Sophomores TV Field Trip

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TV production teacher Francisco Tristan took his sophomore class to the Texas Broadcast Museum in Kilgore, Texas on March 29.

Sophomore TV students look at filmography equipment.

Keila Rubealcaba
Sophomore TV students learn about the history of TV production.

“This is the first year that I have taken a sophomore class in a field trip quite like this one in a while,” Tristan said.

Tristan said he decided to go to the Texas Broadcast Museum because he wanted to give his students a history of where the technology they use comes from.

“Students are in contact with new technology, and oftentimes, they have no idea where it come from,” Tristan said. “So, how cool would it be to give them a history class on technology.”

The Texas Broadcast Museum contains old broadcasting equipment dating back at least 130 years. They even have a restored tele cruiser – which is the first remote TV studio – that is fully functioning.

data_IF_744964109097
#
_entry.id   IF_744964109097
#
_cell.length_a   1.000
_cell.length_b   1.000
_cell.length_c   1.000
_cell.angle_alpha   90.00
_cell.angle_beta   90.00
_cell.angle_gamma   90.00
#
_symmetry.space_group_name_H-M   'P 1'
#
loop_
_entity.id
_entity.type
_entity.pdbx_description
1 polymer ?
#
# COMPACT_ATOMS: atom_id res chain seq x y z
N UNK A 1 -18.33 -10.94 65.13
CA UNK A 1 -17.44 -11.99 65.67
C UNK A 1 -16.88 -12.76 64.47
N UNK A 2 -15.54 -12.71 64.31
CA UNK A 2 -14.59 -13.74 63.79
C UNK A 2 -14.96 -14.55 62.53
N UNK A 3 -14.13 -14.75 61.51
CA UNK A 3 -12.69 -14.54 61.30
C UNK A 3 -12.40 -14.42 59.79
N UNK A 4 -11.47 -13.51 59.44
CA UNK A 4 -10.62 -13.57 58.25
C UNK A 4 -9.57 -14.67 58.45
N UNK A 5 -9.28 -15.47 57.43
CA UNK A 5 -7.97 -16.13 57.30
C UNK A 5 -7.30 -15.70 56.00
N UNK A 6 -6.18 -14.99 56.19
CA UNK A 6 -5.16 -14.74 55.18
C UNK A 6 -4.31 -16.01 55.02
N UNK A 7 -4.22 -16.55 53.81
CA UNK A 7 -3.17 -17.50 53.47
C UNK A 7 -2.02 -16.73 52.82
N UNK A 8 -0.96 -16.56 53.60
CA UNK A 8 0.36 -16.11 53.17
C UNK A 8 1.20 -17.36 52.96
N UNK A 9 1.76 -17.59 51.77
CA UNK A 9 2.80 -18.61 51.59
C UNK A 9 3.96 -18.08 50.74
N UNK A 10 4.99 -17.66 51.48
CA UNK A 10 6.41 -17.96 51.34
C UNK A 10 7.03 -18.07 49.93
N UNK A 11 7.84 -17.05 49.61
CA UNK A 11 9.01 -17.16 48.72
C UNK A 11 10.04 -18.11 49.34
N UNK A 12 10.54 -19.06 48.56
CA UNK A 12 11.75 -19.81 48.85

“I think that the equipment was interesting due to the fact the they documented iconic moments in history,” sophomore Angela Martinez said.

One of their most historical cameras that they have is a GE black and white image Orthicon camera also known as Lee Harvey Oswald camera. It was onsite when Lee Harvey Oswald, who assassinated John F. Kennedy, was shot by Jack Ruby. It has been loaned out to the Sixth Floor Museum and at the Newseum in Washington, D.C.

After the sophomores got a chance to look at all the different equipment, Tristan took them to McKay’s Ranch House for lunch – which served a southern home-cooked meal.

“Typically in a small town like Kilgore a little buffett like McKay’s is pretty good,” Tristan said.

Tristan is considering taking next year’s sophomores to the museum again.

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